Tracy Shedd goes acoustic and bares all in Arizona 

Stripped Down

Raleigh-based Tracy Shedd opened for one of her heroes, the Magnetic Fields


Raleigh-based Tracy Shedd opened for one of her heroes, the Magnetic Fields

Tracy Shedd has been making music for well over a decade, but her latest release, Arizona, is an album shorn of the shredded slowcore distortion that's draped her pretty alto for much of her career. Who knew the girlish coo that glides so easily over the glacial electric guitar-scapes of her first four albums would sound even better against a couple of lightly sketched, finger-picked acoustics, garnished with occasional male harmony?

Of course, it's not such a girlish coo anymore, either. Shedd sounds a bit older and wearier beneath the weight of these very personal songs that generally reflect upon her time in Tucson. Arizona is centerpieced by three incredibly beautiful, delicate songs that exist in a rarefied state, like Laura's glass menagerie in the Tennessee Williams play.

On "Control," Shedd appeals to a disconsolate friend not to give up on life in such an honest, powerful way that it obliterates a thousand maudlin after-school TV specials. On her cover of the Magnetic Fields' "Candy," she sings with perfectly pitched pathos: "I know you'll find a better man/ They're all too easy to find/ and I'll go away somewhere/ And slowly lose my mind."

The coup de grace is "Boats," where Shedd sings over the most heartbreaking minor-key melody, "All it takes is a little smile, oh I need you more/ Tell your loved ones how you feel, while you still can." The spare treatments benefit these sweet, bare-wire sentiments that can get in your throat — at least that's the case for Shedd.

"I don't perform ["Control"], and I can barely perform 'Boats,'" Shedd confesses from her Raleigh home. "I see people crying, and it's just, 'I can't do this.' It's just so personal and especially 'Boats,' because my dad is in assisted living. It's kind of my mom and dad but how I think they need me but I need them more, and it's just really hard to perform."

Shedd's mother was a country singer herself and remains one of her best friends. Like many who've had a career in the music business, she tried to throw cold water on her child's ambitions.

"She knew it was hard when I was younger and was always afraid, 'Are you sure you don't want to get a regular job? It'll be a hard life for you,' but I can't imagine doing anything else," says Shedd, who performs with her husband, singer/guitarist James Tritten. "We were talking maybe we should open a bed and breakfast, but [I said] that would really just eat into going on the road and music. I want to be that 90-year-old couple at the farmers market playing music."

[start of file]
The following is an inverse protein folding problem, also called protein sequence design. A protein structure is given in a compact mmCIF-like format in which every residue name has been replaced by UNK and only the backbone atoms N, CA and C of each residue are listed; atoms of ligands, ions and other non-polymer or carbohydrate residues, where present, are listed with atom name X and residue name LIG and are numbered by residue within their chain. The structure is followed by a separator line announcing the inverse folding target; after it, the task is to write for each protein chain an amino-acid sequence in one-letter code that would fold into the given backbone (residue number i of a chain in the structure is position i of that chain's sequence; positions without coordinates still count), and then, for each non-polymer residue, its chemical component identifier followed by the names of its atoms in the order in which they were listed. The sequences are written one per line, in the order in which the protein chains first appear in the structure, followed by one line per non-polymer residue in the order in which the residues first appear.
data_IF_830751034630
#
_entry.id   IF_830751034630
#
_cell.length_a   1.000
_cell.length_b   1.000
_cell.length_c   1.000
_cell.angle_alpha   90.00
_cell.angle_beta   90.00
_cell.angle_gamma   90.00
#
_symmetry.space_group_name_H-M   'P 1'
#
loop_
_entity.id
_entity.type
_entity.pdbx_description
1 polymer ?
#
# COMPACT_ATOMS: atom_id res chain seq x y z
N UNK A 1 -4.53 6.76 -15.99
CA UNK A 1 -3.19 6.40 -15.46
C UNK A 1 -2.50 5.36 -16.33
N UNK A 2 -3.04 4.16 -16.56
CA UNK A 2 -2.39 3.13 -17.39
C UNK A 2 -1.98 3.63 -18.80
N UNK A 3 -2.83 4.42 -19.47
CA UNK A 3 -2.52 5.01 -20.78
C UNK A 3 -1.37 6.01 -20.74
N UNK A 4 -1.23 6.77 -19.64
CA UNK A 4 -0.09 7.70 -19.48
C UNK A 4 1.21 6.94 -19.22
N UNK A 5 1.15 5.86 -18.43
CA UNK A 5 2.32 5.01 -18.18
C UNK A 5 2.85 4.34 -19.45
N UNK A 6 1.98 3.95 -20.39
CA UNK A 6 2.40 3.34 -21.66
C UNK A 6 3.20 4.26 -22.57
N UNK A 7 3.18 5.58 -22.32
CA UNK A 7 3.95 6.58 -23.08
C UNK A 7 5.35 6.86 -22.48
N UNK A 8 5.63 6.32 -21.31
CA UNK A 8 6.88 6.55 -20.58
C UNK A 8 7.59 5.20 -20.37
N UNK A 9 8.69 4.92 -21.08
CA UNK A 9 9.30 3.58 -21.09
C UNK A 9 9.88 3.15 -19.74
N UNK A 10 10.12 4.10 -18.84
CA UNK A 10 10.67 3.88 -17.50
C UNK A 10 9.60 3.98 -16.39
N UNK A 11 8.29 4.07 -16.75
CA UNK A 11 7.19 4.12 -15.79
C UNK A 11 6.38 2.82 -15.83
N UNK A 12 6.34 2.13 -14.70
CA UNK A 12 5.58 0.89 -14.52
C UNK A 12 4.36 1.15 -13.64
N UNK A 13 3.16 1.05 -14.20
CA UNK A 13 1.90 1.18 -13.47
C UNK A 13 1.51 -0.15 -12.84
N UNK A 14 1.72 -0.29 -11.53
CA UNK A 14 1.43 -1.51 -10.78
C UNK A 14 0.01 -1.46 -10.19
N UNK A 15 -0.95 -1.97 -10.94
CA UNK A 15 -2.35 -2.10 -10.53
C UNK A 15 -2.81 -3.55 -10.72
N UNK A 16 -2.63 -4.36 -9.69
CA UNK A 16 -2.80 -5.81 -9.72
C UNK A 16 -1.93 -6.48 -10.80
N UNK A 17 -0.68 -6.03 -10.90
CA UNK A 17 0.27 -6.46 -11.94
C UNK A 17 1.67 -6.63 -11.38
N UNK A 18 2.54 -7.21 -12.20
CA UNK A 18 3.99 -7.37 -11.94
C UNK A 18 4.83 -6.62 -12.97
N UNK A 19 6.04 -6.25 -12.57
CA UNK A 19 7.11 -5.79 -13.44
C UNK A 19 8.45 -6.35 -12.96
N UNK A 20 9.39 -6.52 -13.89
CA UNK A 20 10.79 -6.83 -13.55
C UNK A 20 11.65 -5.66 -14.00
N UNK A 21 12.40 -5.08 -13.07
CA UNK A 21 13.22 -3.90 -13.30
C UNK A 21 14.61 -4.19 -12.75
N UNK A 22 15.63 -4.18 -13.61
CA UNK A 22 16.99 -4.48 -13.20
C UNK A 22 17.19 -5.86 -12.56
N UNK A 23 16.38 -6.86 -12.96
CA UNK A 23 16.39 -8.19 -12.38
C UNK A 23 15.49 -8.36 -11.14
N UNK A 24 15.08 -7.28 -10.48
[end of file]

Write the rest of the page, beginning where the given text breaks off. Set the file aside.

Tritten played alongside Shedd in her first high school band, Sella. "On and off, he would profess his love and I would be, 'I don't want to break up the band,'" says Shedd. "He was my best friend, and, you know, this is not going to work if we date in high school, like, come on."

They separated, did their own thing, and Tritten even considered leaving their hometown of Jacksonville, Fla. But he stayed, hanging on like an age-old John Cusack character. Some years later, Shedd had an opportunity to open for her favorite band, The Magnetic Fields. She knew Tritten had some friends who were drummers and called him to see if he could help her out. That's when he pulled out the figurative boombox.

"He goes, 'I can play.' I said, 'You don't play drums, you play guitar.' And he said, 'I'll be right over,'" Shedd chuckles, flying her "old softie" flag. "He comes to my apartment with a six-pack of Blue Moon, a hi-hat, and a drum. That's the end of the story. We were moving to Boston together a year later."

In a way, the seeds for Arizona were sown by the circumstances surrounding her previous release, 2010's EP88. The Tucson community radio station KXCI had asked Shedd to do some Christmas music. "I forgot how much I love piano," Shedd says. "That inspired me to write some songs on piano, and I just went from there."

That experience sparked the idea of pursuing Arizona with a stripped-down guitar rather than electric. You can also imagine how the dulcet tones of a piano led her to appreciate the sweet hum of an unadorned guitar.

"He said, 'It's easier and so pretty if we just drop the picks, everything,'" Shedd pauses, almost to acknowledge a passed friend. "I play classical [guitar] now. You never know, I might go back to electric, but right now I'm really enjoying the acoustic, the tone of it."

Arizona closes with a delicious, slowed-down version of Sonic Youth's "Teenage Riot," giving the alt-classsic the air of a distant roar, a sweet nostalgic sound calling listeners back to simpler times. "That's literally one of my favorite songs," Shedd says "I can't think of anything else I love more than to do a cover. Of course, you do it your own way, do something different. I certainly wasn't going to do it the same way."

That's quickly becoming her motto for each successive album.



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